Category Archives: Cleaning

Wood you like to be more organised?

Do you feel like you could be buried in a timber avalanche every time you try and get something out of your wood pile?

Do you feel like the piles of wood in the dark corners of your workshop are growing when you’re not around, slowly building up their numbers until there’s an offcut army ready to attack?

If so, never fear because there’s an easy way to get on top of your woodpile before it gets on top of you. This is post #2 in my “Is your workshop a mess?” series.

This is what my wood pile looked like before I started. In reality it’s about three piles – one in this corner that consists of sheet goods and long boards (and apparently old saws!)


This bucket for thin but long stock


and finally this one underneath my grinder stand that contains all the short stock


Forgive me the terrible pun in the title and let’s get going. If you read the first article in this series you already know the drill

1) Prepare an area to sort things onto. Sawhorses work well and since we have a stack of sheet material we need to sort let’s use those as the tables.

2) Find a couple of empty boxes and a bin. One is for small pieces you want to keep, one for scrap that isn’t worth keeping but can be used in the BBQ/Fireplace and the bin for anything that can’t be saved or burnt like treated or painted wood.

2) Grab every bit of timber you can see and put it onto the sorting area grouping the same type of timber where possible, and sizes/thickness when it’s not


3) Discard anything that is obviously too small or damaged to be used. Put anything that is safe to burn into the burn box and the rest into the bin. I don’t have a fireplace but one of my neighbour’s parents do so they are more than happy to take a box of kindling off my hands a couple of times a year.

4) Put anything that is small and too good to throw out into the third box. We’ll go through this again at the end to make sure we’re not hanging onto anything that really doesn’t need to be kept.


5) Allocate whatever remains to projects if possible. I’ve written about this step previously here and highly recommend doing it as it really focuses you on what is worth keeping and what isn’t.

6) Move the material you are keeping back into wherever it fits best. If you have a dedicated rack or area that’s great, for me they went back to where they started but a lot neater now and with about 30% of the material I’ll never be able to use removed.



While I’ve covered some of this ground in a previous post I thought it was worth going over it again and on a larger scale as that post only really dealt with step #5.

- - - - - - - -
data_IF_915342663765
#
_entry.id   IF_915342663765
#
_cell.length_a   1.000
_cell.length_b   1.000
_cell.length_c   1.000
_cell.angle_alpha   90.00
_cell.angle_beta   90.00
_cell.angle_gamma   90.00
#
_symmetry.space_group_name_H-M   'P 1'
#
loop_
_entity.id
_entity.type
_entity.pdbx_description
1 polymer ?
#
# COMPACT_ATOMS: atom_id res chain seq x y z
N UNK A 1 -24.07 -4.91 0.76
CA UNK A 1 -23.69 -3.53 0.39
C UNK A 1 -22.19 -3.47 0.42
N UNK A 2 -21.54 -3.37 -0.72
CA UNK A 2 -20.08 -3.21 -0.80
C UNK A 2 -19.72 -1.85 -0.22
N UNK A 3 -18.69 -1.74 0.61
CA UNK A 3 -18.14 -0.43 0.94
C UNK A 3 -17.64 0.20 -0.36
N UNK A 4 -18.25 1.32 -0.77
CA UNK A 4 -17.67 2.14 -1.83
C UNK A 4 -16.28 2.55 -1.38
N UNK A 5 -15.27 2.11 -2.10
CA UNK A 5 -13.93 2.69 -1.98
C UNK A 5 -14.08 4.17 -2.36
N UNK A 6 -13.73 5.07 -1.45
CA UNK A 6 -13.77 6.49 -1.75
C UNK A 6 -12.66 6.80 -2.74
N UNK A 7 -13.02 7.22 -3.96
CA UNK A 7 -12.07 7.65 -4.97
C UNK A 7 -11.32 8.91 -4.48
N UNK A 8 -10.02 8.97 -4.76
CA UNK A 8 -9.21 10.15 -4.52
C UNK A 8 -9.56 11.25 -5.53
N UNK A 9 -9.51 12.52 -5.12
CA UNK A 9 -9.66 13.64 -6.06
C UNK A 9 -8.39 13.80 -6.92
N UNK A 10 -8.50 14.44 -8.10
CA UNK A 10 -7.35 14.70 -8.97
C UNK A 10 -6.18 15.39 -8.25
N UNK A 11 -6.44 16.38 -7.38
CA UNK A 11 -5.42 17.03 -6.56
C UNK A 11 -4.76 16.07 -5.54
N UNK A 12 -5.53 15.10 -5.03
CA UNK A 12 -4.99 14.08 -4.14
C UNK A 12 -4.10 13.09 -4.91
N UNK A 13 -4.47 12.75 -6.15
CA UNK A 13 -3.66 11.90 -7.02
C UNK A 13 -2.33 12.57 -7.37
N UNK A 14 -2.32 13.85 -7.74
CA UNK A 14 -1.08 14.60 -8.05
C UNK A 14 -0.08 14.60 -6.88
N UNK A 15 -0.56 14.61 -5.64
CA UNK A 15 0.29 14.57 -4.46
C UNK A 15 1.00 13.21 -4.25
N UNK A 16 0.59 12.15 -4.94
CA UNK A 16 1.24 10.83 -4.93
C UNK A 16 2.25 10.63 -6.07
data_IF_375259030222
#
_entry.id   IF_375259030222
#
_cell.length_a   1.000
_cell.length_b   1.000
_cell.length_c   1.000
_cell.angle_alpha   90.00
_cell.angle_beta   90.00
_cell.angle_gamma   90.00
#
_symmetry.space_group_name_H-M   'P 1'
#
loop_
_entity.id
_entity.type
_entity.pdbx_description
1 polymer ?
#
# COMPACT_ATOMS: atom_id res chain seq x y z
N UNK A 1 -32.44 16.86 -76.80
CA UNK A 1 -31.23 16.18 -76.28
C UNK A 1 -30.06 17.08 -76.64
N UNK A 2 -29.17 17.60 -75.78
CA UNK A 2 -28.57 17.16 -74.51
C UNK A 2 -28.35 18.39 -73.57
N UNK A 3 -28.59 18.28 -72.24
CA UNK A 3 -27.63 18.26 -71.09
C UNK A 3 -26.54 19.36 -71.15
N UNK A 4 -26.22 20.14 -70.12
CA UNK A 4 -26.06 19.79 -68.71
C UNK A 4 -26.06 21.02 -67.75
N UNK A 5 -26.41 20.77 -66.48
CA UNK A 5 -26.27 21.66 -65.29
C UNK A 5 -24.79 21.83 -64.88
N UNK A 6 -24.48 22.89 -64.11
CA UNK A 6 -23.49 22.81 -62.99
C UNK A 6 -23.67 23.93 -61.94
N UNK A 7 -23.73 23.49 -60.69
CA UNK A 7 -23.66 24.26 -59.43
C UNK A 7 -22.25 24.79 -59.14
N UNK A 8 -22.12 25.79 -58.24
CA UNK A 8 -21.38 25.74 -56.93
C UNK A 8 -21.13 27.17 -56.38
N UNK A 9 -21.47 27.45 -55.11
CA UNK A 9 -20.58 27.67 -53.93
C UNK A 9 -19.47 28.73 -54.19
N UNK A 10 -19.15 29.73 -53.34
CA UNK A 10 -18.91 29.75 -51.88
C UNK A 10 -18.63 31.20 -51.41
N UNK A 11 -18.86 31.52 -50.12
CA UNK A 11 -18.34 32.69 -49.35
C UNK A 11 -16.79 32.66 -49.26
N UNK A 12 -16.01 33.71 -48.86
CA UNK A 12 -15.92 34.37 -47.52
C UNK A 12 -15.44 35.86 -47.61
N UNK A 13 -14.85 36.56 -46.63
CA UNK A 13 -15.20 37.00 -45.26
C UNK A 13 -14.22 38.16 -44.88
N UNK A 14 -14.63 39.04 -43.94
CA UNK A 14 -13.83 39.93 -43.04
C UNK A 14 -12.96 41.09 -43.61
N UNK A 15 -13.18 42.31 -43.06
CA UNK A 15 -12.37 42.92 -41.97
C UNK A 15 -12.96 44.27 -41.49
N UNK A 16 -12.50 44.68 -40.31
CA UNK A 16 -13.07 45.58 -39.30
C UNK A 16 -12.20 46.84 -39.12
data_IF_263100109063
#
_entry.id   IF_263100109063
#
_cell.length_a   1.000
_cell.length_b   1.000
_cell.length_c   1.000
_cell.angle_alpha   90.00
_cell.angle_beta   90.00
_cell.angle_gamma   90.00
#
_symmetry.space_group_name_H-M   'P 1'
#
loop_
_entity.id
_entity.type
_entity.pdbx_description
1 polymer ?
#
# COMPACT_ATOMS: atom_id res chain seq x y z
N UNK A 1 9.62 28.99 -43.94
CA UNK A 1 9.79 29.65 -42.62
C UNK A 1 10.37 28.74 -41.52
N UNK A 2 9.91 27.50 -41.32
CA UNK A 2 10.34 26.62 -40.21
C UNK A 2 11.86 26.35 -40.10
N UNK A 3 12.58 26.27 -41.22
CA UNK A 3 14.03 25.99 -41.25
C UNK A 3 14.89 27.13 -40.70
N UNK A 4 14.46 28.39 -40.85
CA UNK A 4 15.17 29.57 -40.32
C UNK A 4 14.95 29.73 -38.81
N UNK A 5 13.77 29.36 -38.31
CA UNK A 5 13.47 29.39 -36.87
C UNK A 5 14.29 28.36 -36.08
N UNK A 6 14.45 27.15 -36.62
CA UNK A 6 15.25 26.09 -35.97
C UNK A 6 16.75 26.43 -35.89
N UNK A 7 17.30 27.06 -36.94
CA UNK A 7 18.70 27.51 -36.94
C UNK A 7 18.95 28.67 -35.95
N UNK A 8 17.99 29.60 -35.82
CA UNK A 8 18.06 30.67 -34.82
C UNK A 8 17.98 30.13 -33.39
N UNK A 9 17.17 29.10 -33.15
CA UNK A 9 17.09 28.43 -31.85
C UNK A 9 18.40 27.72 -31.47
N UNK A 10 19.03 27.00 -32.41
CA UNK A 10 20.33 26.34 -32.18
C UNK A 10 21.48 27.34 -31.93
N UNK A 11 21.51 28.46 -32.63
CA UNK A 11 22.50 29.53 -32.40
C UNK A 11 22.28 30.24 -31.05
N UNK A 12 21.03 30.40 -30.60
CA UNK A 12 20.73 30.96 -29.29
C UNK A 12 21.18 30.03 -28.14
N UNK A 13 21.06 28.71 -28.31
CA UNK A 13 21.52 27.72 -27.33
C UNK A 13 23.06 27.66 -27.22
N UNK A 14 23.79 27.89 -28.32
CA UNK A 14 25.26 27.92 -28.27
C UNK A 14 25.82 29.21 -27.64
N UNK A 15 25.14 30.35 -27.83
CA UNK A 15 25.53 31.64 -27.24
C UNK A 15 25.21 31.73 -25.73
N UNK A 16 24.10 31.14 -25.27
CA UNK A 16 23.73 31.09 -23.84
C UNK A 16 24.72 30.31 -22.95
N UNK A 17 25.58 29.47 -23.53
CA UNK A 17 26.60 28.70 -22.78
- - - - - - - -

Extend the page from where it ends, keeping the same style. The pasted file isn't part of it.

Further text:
Next time – the taming of the screw!


Is your workshop a mess?

Mine was a total disaster until I learnt these tricks for keeping it tidy. I had rusty tools piled everywhere, stacks of timber falling over every time I tried to get to the piece I wanted and barely any room to get my car parked at night.

Now my neighbours walk past and comment on how organised it is, my wife is much happier about it and I can actually get work done without struggling to find tools or clear bench space.

This is post #1 in my ‘Is your workshop a mess?” series.

#1 – You don’t need 70 chisels


I knew I had a chisel problem as there was always a few lying on every available surface but it wasn’t until I laid them all out like this that I saw the extent of the problem. I was absolutely astonished to find out I had 70 chisels.

After working out what I actually used most of the time I realised I’d be keeping two of them – a 1″ Irwin and a 1/8 Titan. I wasn’t ready to go to that extreme so I narrowed it down to the ones you see below, plus the small carving set which has it’s own rack.

I kept a set of Irwin blue chip’s as my bash around bench chisels, my father’s set of Toledo’s as they have sentimental value besides being great to use, a couple of actual paring chisels, a smaller and more useful range of the Titan’s for when I do occasionally make mortises, some carving gouges and a butt chisel for when I need something shorter.


It’s far easier to store and maintain this many compared to what I had before, plus I had a more cash for timber after selling the rest of them off.

This is the method I used and it can be applied to all types of tools

1) Prepare an area to work on


2) Lay out all the tools of the same type in this area so you can see what you have


3) Group like items together and keep only the best of anything that is duplicated


4) Go through whatever is left and get rid of anything that is rarely used.

5) Store what you are keeping in a way that they are protected and accessible for when you need to use them.


6) Put them back as soon as you have used them, don’t just set them down and think ‘I’ll put them away later’

If you have time, sharpen them all before putting them into their new home so they are ready the next time you need them.

Next time we’ll tackle something that I think we all struggle with – the ever expanding woodpile. Stay tuned!

Restoring a pair of cabinetmakers screwdrivers

Back in my ‘It’s a tool so I must have it’ phase a few years back I bought these two cabinetmakers screwdrivers. I must have needed them badly because they’ve been sitting in the bottom of a box ever since.